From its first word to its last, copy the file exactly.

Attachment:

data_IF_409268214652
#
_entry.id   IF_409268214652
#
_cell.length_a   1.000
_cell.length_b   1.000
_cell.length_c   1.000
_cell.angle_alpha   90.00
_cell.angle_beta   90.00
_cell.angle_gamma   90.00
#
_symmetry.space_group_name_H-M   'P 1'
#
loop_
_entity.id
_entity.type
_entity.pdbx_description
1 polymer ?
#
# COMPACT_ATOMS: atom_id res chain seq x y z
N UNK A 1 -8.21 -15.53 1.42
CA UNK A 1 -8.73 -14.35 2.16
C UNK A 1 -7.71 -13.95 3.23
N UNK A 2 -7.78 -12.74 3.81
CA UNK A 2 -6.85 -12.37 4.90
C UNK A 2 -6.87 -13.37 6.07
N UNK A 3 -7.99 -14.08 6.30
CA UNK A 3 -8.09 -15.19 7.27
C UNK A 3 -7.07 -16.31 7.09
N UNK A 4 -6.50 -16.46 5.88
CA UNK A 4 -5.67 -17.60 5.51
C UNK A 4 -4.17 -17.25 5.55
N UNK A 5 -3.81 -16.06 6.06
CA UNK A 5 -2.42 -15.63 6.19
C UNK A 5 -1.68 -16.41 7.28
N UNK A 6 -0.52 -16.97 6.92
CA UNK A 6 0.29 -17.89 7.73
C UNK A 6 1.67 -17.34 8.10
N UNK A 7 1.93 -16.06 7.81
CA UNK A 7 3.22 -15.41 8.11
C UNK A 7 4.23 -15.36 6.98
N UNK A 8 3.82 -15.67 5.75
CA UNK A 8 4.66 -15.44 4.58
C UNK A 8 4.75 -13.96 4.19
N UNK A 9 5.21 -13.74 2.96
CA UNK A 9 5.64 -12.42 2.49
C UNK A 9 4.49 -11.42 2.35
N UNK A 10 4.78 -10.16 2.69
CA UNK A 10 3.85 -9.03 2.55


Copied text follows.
data_IF_409268214652
#
_entry.id   IF_409268214652
#
_cell.length_a   1.000
_cell.length_b   1.000
_cell.length_c   1.000
_cell.angle_alpha   90.00
_cell.angle_beta   90.00
_cell.angle_gamma   90.00
#
_symmetry.space_group_name_H-M   'P 1'
#
loop_
_entity.id
_entity.type
_entity.pdbx_description
1 polymer ?
#
# COMPACT_ATOMS: atom_id res chain seq x y z
N UNK A 1 -8.21 -15.53 1.42
CA UNK A 1 -8.73 -14.35 2.16
C UNK A 1 -7.71 -13.95 3.23
N UNK A 2 -7.78 -12.74 3.81
CA UNK A 2 -6.85 -12.37 4.90
C UNK A 2 -6.87 -13.37 6.07
N UNK A 3 -7.99 -14.08 6.30
CA UNK A 3 -8.09 -15.19 7.27
C UNK A 3 -7.07 -16.31 7.09
N UNK A 4 -6.50 -16.46 5.88
CA UNK A 4 -5.67 -17.60 5.51
C UNK A 4 -4.17 -17.25 5.55
N UNK A 5 -3.81 -16.06 6.06
CA UNK A 5 -2.42 -15.63 6.19
C UNK A 5 -1.68 -16.41 7.28
N UNK A 6 -0.52 -16.97 6.92
CA UNK A 6 0.29 -17.89 7.73
C UNK A 6 1.67 -17.34 8.10
N UNK A 7 1.93 -16.06 7.81
CA UNK A 7 3.22 -15.41 8.11
C UNK A 7 4.23 -15.36 6.98
N UNK A 8 3.82 -15.67 5.75
CA UNK A 8 4.66 -15.44 4.58
C UNK A 8 4.75 -13.96 4.19
N UNK A 9 5.21 -13.74 2.96
CA UNK A 9 5.64 -12.42 2.49
C UNK A 9 4.49 -11.42 2.35
N UNK A 10 4.78 -10.16 2.69
CA UNK A 10 3.85 -9.03 2.55